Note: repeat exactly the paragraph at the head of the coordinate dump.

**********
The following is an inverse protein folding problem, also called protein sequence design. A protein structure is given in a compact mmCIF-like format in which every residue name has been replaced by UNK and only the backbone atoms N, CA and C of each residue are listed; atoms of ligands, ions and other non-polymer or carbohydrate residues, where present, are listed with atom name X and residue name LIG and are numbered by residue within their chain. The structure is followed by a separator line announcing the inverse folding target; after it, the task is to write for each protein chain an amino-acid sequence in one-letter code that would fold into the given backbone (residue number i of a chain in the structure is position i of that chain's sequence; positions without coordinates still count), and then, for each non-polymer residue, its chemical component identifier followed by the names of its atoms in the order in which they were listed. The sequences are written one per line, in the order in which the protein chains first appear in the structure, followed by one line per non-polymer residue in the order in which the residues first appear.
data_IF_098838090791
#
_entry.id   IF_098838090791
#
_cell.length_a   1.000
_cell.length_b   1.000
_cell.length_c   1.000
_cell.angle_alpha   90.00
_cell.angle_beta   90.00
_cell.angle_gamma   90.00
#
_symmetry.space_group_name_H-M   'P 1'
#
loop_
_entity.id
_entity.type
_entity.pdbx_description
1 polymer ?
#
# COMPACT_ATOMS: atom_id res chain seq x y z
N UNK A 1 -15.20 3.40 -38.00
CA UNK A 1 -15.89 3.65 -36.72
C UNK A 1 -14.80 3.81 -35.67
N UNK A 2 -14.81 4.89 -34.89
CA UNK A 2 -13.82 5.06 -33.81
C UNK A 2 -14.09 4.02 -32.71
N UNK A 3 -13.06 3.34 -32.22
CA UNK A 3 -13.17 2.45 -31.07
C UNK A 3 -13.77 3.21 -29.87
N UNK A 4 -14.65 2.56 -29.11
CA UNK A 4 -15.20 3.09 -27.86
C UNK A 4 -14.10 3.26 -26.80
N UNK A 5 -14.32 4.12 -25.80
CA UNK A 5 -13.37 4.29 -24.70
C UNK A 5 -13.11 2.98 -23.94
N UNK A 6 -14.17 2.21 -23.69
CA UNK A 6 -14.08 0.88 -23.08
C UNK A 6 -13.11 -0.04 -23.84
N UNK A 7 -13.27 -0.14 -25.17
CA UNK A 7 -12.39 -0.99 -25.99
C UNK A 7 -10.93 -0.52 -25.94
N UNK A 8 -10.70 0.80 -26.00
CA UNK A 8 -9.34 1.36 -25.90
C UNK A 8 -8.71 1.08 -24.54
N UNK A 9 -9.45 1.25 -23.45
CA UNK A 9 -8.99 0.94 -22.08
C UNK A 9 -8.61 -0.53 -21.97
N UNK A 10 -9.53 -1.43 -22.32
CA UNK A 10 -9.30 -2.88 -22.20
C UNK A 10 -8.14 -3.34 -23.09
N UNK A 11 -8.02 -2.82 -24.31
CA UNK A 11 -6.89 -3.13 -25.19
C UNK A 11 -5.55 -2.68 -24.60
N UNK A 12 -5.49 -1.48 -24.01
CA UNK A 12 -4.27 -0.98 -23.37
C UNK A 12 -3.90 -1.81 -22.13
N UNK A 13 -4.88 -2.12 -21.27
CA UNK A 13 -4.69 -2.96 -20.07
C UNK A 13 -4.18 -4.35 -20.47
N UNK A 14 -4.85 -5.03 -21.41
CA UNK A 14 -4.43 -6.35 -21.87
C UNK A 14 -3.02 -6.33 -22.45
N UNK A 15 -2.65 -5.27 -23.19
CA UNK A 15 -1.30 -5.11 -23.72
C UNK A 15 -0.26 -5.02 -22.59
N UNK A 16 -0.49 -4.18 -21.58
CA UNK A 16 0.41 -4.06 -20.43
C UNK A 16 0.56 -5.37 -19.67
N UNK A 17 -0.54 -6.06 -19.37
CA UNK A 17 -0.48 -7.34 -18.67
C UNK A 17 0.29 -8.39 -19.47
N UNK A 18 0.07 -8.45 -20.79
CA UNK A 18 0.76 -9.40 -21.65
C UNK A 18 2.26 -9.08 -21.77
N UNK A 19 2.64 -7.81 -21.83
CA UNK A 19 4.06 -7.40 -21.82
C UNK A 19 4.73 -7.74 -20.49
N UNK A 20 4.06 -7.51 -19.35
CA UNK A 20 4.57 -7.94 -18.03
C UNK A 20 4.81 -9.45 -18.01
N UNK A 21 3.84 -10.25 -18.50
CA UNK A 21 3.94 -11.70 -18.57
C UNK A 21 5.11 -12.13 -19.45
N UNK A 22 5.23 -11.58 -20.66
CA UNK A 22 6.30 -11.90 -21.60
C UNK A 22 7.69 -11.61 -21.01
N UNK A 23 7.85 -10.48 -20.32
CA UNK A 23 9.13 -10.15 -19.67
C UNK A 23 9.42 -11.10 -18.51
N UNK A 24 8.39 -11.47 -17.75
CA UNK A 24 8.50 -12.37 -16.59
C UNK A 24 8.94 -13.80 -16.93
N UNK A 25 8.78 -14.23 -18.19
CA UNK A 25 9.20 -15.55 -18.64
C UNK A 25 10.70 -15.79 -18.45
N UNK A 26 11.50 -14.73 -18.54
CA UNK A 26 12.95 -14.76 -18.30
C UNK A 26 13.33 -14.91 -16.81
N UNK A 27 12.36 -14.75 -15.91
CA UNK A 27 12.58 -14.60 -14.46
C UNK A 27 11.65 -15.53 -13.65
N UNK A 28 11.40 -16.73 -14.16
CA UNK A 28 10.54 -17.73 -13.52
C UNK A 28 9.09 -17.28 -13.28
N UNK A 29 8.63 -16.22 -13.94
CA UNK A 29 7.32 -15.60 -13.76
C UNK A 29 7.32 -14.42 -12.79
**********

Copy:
The following is an inverse protein folding problem, also called protein sequence design. A protein structure is given in a compact mmCIF-like format in which every residue name has been replaced by UNK and only the backbone atoms N, CA and C of each residue are listed; atoms of ligands, ions and other non-polymer or carbohydrate residues, where present, are listed with atom name X and residue name LIG and are numbered by residue within their chain. The structure is followed by a separator line announcing the inverse folding target; after it, the task is to write for each protein chain an amino-acid sequence in one-letter code that would fold into the given backbone (residue number i of a chain in the structure is position i of that chain's sequence; positions without coordinates still count), and then, for each non-polymer residue, its chemical component identifier followed by the names of its atoms in the order in which they were listed. The sequences are written one per line, in the order in which the protein chains first appear in the structure, followed by one line per non-polymer residue in the order in which the residues first appear.